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Warren Commission Hearings: Vol. VIII - Page 303« Previous | Next »

(Testimony of John E. Donovan)

Mr. Ely.
Well, in that case, Mr. Donovan, I think that is all the questions I have for you.
Do you think of anything else that might be helpful to us in trying to figure out what sort of a man Oswald was?
Mr. Donovan.
There is one name that you did not mention that I know that lived in the same barracks he did. Cpl. Sherman Cooley. He also served on that crew. I served with Cooley overseas, and in Santa Ana. Cooley is another fellow that was intelligent, but very modest about it.
The reason I remember his first name, it always struck me as strange that someone named Sherman would live in Louisiana.
Another boy's name is Dejanovich. That is phonetic. Dejanovich lived in Chicago, and after I was discharged from the service I called him on the phone a couple of times, passing through there.
Another guy that would know him is a boy named Jurarado, I believe. I don't know how much these boys knew about him. They are just people that were there at the same time.
Mr. Ely.
Your mention of Dejanovich reminds me of a question I intended to ask you.
Do you recall any of Oswald's former marines calling him Oswaldovich, or anything that sounded like that?
Mr. Donovan.
No.
Mr. Ely.
Do you recall fellow marines referring to him as "Comrade?"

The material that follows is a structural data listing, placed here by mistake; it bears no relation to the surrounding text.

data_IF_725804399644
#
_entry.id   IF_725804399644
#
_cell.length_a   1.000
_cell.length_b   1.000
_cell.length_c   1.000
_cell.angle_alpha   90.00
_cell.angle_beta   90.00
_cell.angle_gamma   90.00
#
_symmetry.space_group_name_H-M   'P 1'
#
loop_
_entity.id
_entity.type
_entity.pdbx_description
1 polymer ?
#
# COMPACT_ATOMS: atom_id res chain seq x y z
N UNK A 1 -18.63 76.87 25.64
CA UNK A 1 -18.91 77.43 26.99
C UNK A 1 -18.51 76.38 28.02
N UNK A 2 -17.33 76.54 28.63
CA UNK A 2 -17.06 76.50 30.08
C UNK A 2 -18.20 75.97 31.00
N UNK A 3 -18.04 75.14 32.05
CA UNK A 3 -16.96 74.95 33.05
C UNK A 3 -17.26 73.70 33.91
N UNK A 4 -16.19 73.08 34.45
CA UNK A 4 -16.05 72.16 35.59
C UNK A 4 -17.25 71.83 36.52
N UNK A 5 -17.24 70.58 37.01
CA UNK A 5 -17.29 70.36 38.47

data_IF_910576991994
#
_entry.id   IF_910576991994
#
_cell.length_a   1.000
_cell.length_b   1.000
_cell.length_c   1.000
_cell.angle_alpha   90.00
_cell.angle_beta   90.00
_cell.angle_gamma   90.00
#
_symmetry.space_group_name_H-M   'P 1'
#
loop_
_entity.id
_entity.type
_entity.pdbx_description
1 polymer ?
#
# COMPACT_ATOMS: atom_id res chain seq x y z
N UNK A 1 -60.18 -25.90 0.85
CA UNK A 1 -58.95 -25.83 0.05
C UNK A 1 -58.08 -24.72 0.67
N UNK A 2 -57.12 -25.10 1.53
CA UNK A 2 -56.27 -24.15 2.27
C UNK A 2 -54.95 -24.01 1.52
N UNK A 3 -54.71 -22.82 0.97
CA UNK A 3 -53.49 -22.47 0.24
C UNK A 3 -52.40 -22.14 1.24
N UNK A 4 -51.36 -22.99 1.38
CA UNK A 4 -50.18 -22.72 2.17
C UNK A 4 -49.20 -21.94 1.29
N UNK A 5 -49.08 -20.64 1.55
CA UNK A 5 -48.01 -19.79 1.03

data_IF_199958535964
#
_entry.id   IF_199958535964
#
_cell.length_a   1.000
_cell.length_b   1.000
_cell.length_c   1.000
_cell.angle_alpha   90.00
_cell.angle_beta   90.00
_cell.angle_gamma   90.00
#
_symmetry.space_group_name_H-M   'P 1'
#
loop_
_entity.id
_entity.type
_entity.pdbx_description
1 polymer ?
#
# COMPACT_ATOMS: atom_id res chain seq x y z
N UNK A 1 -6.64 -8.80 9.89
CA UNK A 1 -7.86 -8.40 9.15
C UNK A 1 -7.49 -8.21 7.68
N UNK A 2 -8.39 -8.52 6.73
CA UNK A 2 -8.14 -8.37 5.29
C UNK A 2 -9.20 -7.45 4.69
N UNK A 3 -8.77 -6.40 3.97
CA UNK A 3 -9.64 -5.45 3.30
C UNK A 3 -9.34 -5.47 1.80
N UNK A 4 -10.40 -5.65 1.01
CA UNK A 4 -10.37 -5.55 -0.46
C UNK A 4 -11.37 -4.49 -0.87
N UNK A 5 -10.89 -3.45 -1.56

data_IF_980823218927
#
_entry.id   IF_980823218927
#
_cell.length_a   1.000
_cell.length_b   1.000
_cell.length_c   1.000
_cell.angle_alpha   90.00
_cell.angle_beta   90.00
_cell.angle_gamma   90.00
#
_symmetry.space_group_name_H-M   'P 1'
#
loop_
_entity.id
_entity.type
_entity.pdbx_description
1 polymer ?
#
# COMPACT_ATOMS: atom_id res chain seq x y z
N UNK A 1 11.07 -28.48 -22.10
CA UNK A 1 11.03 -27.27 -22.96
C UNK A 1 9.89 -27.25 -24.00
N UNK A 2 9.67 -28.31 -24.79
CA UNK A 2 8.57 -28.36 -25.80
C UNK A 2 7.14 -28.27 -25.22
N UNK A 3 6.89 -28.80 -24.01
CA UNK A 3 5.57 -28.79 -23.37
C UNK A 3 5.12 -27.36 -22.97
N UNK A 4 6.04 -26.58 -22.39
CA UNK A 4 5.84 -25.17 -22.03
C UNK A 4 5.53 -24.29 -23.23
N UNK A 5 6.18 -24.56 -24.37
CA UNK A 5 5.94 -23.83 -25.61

Mr. Donovan.
No.
Mr. Ely.
Well, if you have nothing more to add, Mr. Donovan, on behalf of the Commission, I would like to thank you for giving us your time and testimony. It has been very helpful.

Allison G. Folsom, Lt. Col., USMC

Testimony of Allison G. , Lt. Col, Usmc Folsom

The testimony of Allison G. Folsom, Lt. Col., USMG, was taken at 1:15 p.m., on May 1, 1964, at 200 Maryland Avenue NE. Washington, D.C., by Mr. John Hart Ely, member of the staff of the President's Commission.
Mr. Ely.
Colonel, would you please stand up and be sworn?
Do you solemnly swear that the testimony you are about to give will be the truth, the whole truth, and nothing but the truth, so help you God?
Colonel FOLSOM. I do.
Mr. Ely.
My name is John Ely. I am a member of the legal staff of the President's Commission investigating the assassination of President Kennedy.
Staff members have been, authorized to take the testimony of witnesses by the Commission pursuant to authority granted to the Commission by Executive Order No. 11130, dated November 29, 1963, and Joint Resolution of Congress No. 137.
Under the Commission rules for the taking of testimony, each witness is to be provided with a copy of the Executive order and of the joint resolution and a copy of the rules that the Commission has adopted governing the taking of testimony from witnesses. I have provided you with these documents, is that correct?
Colonel FOLSOM. This is true.
Mr. Ely.
Under the Commission's rules for the taking of testimony, each witness is entitled to 3 days' notice before he is required to come in and give testimony.
You did not have 3 days' notice. However, each witness can waive that notice requirement if he wishes, and I assume that your presence here indicates you are willing to waive that notice requirement.
Colonel FOLSOM. It is waived.
Mr. Ely.
Would you state your full name, please?
Colonel FOLSOM. Lt. Col. Allison G. Folsom, Jr., U.S. Marine Corps.
Mr. Ely.
What is your job in the Marine Corps, sir?
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